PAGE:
In the south, Takow is the only port with a harbour which admits vessels of twelve feet draught. This harbour is formed by a small basin, lying within a great placid lagoon, six miles in length and one to two in breadth, situated parallel to the sea. On the north it is bounded by a rich, flat plain, through which meanders a river, and on the south is a low sand bank, extending southward from Saracen Head, [p. 187] until it rejoins a continuation of the plain. On this is situated the village of Takow, with a population of about 1,000. The entrance to the harbour is only 200 feet wide, lying next to and north of Saracen Head. A narrow ridge of sand runs from this point northwards, curving out but generally parallel to the shore north of the entrance. Over the north and south parts there are ten to twelve feet of water at low spring tides, but on the central portion not more than seven to nine feet. Its loose sands are constantly shifting, especially when freshets occur, and in the S.W. monsoon, when wind and swell beat against the tides, forcing their way seawards from the lagoon. In bad weather the sea breaks heavily on the bar. The anchorage is so confined that vessels cannot swing, and have to be moored head and stern, and a middle spit of sand further reduces the breadth of the anchorage, which is only practicable for small steamers.

Trade is carried on from this place principally with Amoy. From Takow to Taiwan the distance is about twenty miles, the journey being performed either on foot, by chair, or on horseback. A telegraph line has united the two places since 1874, when it was erected by Chinese students, who had been trained in the Foochow dockyard school of instruction. Owing to the surf so common at the Takow harbour, boats similar to those called catamarans are largely used. These are rafts of stout bamboos lashed together, the boatmen using the common Chinese paddle and a large sail, rigged in the ordinary way. The passenger is seated in a large tub placed in the centre of the raft-boat, which has surrounding it a slender-looking, but strong, bamboo railing. These unsafe looking craft face the roughest swell thrown against the coast by the whole force of the S.W. monsoon, yet accidents are not very common. In any case, they are the safest class of boat for the purpose required. Approaching Takow from the sea the prominent features in a very unattractive landscape are on the left Ape's Hill, 1,100 feet high, with its barren, rugged sides rising with a steep slope from the sea. This hill, a block of coral, whose summit resembles a crater, is believed to be an extinct volcano, which has been alternately submerged and upheaved. Further south is Saracen Head, 173 feet high, a nearly level block, faced on the sea side by precipitous cliffs rising from the water's edge.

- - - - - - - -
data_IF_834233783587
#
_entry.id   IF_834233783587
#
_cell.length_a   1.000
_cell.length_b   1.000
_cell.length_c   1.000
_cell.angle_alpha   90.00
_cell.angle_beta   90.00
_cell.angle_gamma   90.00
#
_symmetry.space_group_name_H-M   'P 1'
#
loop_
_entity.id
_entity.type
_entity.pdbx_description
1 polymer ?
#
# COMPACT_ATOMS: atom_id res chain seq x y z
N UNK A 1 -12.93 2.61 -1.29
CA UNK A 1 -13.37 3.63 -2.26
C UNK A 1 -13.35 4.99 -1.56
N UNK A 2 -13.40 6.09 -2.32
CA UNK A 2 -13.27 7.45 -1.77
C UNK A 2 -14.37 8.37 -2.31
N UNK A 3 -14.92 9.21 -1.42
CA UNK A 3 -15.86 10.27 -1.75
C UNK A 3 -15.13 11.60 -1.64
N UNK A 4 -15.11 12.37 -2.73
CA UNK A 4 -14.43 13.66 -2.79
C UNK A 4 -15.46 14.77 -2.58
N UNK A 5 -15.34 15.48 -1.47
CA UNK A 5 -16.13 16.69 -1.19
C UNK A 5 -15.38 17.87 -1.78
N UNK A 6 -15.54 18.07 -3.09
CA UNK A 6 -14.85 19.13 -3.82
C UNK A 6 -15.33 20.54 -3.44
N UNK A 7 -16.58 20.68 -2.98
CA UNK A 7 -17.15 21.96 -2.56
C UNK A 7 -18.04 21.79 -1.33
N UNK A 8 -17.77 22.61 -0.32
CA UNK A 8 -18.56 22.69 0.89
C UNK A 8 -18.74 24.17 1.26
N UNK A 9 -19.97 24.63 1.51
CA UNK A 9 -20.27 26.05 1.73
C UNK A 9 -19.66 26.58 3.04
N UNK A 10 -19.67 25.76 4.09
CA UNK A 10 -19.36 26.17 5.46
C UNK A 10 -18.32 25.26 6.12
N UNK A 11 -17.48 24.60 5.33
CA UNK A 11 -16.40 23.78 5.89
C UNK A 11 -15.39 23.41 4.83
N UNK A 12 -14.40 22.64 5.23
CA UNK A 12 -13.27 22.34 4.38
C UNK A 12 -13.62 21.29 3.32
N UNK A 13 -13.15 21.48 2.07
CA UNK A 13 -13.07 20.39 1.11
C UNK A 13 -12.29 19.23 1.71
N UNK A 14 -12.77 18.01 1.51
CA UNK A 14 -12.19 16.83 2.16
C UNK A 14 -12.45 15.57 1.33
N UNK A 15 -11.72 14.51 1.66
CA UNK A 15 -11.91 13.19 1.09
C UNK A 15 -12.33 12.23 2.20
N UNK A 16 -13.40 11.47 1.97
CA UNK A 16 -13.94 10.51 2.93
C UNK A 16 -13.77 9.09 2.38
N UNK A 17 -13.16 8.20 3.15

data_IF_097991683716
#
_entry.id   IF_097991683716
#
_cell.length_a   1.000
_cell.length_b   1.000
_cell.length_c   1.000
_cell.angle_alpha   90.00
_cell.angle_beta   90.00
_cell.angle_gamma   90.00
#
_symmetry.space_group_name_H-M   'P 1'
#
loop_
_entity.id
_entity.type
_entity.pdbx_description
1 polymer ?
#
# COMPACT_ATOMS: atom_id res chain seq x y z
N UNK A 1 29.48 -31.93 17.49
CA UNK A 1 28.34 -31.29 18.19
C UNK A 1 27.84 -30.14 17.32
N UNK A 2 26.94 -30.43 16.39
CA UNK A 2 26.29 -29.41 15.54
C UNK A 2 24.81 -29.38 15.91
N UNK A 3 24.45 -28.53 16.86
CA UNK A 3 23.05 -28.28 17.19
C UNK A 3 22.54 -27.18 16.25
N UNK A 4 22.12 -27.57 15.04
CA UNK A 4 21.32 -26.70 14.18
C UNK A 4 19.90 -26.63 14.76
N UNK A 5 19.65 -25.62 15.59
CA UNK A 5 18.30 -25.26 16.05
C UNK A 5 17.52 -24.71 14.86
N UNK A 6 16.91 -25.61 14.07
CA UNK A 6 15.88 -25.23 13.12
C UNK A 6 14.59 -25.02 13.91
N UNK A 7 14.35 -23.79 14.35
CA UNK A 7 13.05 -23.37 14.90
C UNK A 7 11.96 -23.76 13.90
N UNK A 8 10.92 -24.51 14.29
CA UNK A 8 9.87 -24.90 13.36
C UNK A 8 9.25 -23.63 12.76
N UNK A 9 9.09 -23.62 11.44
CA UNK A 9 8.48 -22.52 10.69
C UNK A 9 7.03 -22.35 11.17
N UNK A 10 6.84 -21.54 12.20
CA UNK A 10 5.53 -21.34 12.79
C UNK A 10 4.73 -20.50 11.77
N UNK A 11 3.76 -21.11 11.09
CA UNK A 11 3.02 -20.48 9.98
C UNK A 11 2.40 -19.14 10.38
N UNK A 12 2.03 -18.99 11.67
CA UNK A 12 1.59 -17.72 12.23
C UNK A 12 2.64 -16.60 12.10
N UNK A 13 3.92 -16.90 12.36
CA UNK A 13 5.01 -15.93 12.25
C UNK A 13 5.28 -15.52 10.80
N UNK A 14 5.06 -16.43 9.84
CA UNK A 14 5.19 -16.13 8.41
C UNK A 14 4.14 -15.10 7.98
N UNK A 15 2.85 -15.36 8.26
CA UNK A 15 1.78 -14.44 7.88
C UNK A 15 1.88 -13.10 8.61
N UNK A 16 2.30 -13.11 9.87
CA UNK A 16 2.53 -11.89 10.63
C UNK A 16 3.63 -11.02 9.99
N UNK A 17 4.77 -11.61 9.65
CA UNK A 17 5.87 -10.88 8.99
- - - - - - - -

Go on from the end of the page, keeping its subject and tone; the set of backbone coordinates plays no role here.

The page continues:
For some twenty miles north of Takow is a straight line of beach pierced by four small streams, and there is nothing noticeable until Fort Zelandia is reached, built by the Dutch in 1634 to guard the entrance of the then extensive lagoon-harbour of Taiwan-fu, the capital of the island. This open roadstead, -- known sometimes as the Anping road, from the fishing village of that name which has sprung up round the ruins of the Dutch fort, -- has an anchorage of some six fathoms, but is situated next a series of flat sandy banks, on which the surf breaks heavily. These banks separate the roadstead from a shallow muddy lagoon, next which is a low, flat plain. During the N.E. monsoon, from December to March, sheltered anchorage is found to the south-west of Fort Zelandia. But this position is unsafe during the whole of the S.W. monsoon, and when the monsoon is exerting its full strength, no vessel can lie off the Western Formosa coast, exposed to its full brunt. The bar is so dangerous that cargo-boats cannot pass it for days and sometimes for weeks. The channel of the bar is constantly shifting here, as at Takow and Tamsui, and also like those shoaling rapidly. Good harbours existed formerly with fifteen to twenty feet of water, where junks cannot now enter, and according to the Dutch records, and Chinese testimony, the sea reached, at the time of the Dutch occupation, to the fort inside the city, that is, several miles further inland. From June till September trade at An-ping is stopped, all goods being sent to Takow for shipment. The superintendent [p. 188] of the Imperial Chinese Customs and his staff are here, the British Consul and a medical missionary residing at Taiwan-fu. A mud plain, covered at high water, lies between the two places, communication being maintained by means of a small canal, by which flat-bottomed boats reach the city.